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Bar News - January 5, 2007

NH Court Possible Catalyst for USDOJ Reversal on Fee Advancements


Major changes to US Department of Justice guidelines regarding the prosecution of business organizations demonstrate once again the far-reaching influence of the Federal District of New Hampshire on matters of public policy. On Dec. 12, 2006, Deputy Attorney General Paul J. McNulty announced a sea-change in the USDOJ’s approach to the prosecution of white-collar crime. “Prosecutors,” he stated in a memorandum addressed to all US Attorneys, “should not take into account whether a corporation is advancing attorneys’ fees to employees or agents under investigation and indictment” when determining whether to charge a corporation with a federal crime [emphasis added]. (Find Web link to the McNulty Memorandum in sidebar.)


McNulty’s announcement constitutes a reversal of the USDOJ’s much-criticized prior policy, set forth in the now infamous Thompson Memorandum of Jan. 20, 2003, which required prosecutors to consider a corporation’s decision to advance legal fees to “culpable” employees in making charging decisions (see sidebar). Among the first to express concern with this policy was federal District Judge Paul Barbadoro, who suggested in the course of the government’s prosecution of the technology firm Enterasys that its fee advancement policy could violate a criminal defendant’s Sixth Amendment right to counsel. As this paper seeks to demonstrate, his statements have proven prophetic and presaged the policy’s ultimate demise.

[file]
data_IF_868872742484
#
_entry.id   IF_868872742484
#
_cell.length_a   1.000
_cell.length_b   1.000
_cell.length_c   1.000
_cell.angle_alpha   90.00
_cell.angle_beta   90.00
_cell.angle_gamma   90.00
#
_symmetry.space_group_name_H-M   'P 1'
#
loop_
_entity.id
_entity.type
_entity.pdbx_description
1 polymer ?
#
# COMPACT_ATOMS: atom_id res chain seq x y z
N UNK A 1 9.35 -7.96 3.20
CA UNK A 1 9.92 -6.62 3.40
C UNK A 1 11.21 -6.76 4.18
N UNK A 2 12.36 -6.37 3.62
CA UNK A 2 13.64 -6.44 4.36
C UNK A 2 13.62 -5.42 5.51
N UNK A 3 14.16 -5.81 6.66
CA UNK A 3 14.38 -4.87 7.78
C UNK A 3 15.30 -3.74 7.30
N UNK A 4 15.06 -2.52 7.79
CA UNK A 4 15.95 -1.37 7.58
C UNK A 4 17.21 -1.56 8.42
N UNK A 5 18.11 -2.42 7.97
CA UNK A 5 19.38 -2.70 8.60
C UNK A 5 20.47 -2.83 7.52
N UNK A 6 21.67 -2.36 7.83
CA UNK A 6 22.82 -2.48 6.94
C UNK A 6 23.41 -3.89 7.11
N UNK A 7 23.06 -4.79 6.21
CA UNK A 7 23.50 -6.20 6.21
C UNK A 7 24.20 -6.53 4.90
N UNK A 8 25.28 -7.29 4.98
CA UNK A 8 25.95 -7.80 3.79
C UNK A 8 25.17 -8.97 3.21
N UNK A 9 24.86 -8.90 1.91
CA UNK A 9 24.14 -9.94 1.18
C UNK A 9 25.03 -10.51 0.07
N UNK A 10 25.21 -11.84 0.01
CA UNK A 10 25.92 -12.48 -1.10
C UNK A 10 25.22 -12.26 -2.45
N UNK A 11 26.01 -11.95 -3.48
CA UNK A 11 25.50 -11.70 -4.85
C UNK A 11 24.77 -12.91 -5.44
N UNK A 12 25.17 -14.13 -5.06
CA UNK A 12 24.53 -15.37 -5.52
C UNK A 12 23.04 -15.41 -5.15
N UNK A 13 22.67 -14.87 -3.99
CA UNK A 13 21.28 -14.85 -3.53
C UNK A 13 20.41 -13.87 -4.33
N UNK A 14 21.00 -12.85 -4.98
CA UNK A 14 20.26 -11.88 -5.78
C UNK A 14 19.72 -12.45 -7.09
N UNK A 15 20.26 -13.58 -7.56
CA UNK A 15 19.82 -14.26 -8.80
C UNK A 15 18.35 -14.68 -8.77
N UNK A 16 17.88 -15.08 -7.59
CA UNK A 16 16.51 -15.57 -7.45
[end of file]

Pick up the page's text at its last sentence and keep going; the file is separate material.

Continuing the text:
The Thompson Memorandum and Corporate Cooperation


The Thompson Memorandum, formally titled “Principles of Federal Prosecution of Business Organizations,” was issued by Deputy Attorney General Larry Thompson in the wake of Enron and other financial institution scandals. Its purpose was to provide federal prosecutors with updated guidelines regarding when and whether to seek charges against business organizations suspected of violating federal criminal law.


Generally speaking, it required the government to use many of the aggressive tactics commonly associated with its prosecution of drug dealers and organized crime against individual white-collar defendants and their corporate employers.